Lawsuit

A lawsuit is a proceeding by a party or parties against another in the civil court of law.[1] The archaic term "suit in law" is found in only a small number of laws still in effect today. The term "lawsuit" is used in reference to a civil action brought by a plaintiff (a party who claims to have incurred loss as a result of a defendant's actions) demands a legal or equitable remedy from a court. The defendant is required to respond to the plaintiff's complaint. If the plaintiff is successful, judgment is in the plaintiff's favor, and a variety of court orders may be issued to enforce a right, award damages, or impose a temporary or permanent injunction to prevent an act or compel an act. A declaratory judgment may be issued to prevent future legal disputes.

A lawsuit may involve dispute resolution of private law issues between individuals, business entities or non-profit organizations. A lawsuit may also enable the state to be treated as if it were a private party in a civil case, as plaintiff, or defendant regarding an injury, or may provide the state with a civil cause of action to enforce certain laws.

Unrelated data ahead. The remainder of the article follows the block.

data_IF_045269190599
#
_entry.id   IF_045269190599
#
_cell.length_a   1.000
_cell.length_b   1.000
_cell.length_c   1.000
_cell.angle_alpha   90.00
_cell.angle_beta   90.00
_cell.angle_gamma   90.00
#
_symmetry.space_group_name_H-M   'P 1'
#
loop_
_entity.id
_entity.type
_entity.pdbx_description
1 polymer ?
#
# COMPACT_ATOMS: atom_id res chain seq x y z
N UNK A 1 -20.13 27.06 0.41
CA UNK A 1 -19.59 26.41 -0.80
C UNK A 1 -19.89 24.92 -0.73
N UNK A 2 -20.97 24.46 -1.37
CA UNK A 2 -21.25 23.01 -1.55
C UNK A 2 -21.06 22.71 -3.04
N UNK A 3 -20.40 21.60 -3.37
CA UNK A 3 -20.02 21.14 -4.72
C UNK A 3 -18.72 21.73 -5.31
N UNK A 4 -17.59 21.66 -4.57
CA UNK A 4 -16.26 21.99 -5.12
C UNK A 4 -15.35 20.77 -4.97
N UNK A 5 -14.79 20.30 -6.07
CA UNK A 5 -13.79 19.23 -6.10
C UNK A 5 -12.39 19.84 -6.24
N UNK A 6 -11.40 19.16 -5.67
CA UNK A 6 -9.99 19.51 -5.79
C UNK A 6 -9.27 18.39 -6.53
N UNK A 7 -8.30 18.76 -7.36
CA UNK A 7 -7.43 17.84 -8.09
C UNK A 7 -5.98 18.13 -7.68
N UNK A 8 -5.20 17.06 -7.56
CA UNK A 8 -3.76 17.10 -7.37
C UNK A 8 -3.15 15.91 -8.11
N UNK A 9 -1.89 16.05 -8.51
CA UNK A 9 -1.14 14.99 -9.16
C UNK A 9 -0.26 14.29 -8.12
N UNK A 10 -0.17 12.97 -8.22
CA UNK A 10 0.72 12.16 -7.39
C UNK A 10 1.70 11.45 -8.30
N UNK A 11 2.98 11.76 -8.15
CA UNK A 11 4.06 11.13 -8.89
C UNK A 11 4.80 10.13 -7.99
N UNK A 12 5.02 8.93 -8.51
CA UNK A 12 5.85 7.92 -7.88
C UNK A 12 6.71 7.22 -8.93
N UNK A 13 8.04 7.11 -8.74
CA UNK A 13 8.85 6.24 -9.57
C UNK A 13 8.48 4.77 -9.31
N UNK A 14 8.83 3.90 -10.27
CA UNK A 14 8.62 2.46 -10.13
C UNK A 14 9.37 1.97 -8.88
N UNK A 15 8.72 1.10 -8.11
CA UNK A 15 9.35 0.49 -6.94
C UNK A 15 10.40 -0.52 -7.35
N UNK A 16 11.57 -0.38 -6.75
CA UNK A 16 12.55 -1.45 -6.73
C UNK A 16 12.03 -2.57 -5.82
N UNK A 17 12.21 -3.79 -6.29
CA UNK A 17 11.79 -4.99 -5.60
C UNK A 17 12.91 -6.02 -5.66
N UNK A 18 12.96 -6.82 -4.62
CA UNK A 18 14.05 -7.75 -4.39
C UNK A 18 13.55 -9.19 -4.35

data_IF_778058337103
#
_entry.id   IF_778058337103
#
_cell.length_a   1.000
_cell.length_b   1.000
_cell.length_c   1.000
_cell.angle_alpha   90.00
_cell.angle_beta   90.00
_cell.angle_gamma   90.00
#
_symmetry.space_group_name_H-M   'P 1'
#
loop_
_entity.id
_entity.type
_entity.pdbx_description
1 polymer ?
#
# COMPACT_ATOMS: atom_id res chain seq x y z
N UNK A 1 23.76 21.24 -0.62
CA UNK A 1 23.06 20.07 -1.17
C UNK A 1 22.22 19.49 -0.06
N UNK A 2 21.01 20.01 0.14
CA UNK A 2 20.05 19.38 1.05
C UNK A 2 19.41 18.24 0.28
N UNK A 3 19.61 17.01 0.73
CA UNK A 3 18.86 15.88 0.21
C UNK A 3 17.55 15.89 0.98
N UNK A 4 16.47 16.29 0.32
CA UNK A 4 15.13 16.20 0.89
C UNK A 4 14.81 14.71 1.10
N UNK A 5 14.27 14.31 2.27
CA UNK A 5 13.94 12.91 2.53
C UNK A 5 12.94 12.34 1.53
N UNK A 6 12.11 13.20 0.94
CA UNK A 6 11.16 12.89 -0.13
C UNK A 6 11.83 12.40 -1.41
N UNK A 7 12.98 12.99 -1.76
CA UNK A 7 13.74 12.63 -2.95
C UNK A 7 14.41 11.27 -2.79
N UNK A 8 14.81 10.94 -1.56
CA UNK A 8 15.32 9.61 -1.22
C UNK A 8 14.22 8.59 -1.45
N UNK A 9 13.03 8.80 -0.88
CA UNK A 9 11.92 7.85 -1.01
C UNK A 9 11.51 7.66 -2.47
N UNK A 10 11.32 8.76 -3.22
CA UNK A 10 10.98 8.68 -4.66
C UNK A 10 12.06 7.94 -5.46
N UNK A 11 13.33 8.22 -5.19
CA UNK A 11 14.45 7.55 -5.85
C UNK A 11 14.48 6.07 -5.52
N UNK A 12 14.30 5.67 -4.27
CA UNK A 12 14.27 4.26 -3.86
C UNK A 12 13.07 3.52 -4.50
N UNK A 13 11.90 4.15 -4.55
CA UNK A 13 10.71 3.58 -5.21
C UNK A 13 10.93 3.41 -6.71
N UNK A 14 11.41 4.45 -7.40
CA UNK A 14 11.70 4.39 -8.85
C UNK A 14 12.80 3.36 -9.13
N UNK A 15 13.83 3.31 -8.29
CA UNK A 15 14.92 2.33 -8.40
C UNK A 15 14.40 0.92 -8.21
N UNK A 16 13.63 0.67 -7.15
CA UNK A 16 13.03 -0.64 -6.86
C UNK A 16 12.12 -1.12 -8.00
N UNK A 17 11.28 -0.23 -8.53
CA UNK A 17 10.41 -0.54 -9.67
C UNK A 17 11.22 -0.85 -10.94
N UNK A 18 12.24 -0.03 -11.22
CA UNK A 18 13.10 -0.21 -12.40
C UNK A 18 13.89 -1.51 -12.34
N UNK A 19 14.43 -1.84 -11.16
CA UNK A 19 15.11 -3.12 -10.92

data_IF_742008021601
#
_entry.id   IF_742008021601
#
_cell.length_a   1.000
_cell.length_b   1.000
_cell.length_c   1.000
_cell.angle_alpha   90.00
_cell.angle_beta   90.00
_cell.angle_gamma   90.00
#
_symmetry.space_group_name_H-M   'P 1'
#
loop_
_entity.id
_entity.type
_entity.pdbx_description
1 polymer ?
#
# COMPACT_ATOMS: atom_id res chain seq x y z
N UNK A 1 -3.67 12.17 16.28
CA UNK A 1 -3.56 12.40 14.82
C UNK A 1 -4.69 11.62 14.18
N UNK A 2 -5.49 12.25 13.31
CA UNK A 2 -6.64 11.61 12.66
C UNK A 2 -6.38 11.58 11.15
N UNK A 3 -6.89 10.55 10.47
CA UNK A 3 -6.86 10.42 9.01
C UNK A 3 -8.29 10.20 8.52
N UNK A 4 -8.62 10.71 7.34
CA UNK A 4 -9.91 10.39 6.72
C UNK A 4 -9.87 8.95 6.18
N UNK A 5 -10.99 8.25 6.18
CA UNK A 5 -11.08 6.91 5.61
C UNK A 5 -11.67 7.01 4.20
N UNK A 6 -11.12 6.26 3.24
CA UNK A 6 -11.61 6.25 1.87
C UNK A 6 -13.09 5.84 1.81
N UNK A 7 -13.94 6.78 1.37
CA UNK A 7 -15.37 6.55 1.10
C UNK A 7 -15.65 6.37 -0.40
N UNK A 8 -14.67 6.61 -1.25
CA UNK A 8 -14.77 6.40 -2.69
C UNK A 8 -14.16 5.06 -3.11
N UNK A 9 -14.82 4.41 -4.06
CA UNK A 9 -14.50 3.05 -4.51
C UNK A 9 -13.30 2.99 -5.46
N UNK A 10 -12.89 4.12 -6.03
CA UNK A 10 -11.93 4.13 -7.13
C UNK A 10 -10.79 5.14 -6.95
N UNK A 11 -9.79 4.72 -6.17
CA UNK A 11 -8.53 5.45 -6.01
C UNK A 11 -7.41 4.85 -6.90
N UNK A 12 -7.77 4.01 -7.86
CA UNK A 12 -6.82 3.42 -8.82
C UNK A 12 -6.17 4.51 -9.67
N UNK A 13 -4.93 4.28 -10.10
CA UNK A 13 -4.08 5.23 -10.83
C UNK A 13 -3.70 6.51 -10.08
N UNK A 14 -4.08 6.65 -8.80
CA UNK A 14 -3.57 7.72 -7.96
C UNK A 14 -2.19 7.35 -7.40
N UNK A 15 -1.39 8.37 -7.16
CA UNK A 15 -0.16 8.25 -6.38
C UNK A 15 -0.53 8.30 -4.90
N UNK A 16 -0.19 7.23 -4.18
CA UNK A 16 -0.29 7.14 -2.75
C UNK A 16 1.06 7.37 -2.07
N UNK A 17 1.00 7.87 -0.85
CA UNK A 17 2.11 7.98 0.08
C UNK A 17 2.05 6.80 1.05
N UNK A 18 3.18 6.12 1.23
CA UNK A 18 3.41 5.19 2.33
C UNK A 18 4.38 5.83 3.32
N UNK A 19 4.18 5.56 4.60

The conduct of a lawsuit is called litigation. The plaintiffs and defendants are called litigants and the attorneys representing them are called litigators.[2] The term litigation may also refer to a criminal procedure.

  1. ^ Brian A. Garner, ed. (2014). "Suit". Black's Law Dictionary (10th ed.). West.
  2. ^ Abram, Lisa L. (2000). "Civil Litigation". The Official Guide to Legal Specialties. Chicago: National Association for Law Placement, Harcourt Legal & Professional Publications. p. 71. ISBN 978-0-15-900391-6.

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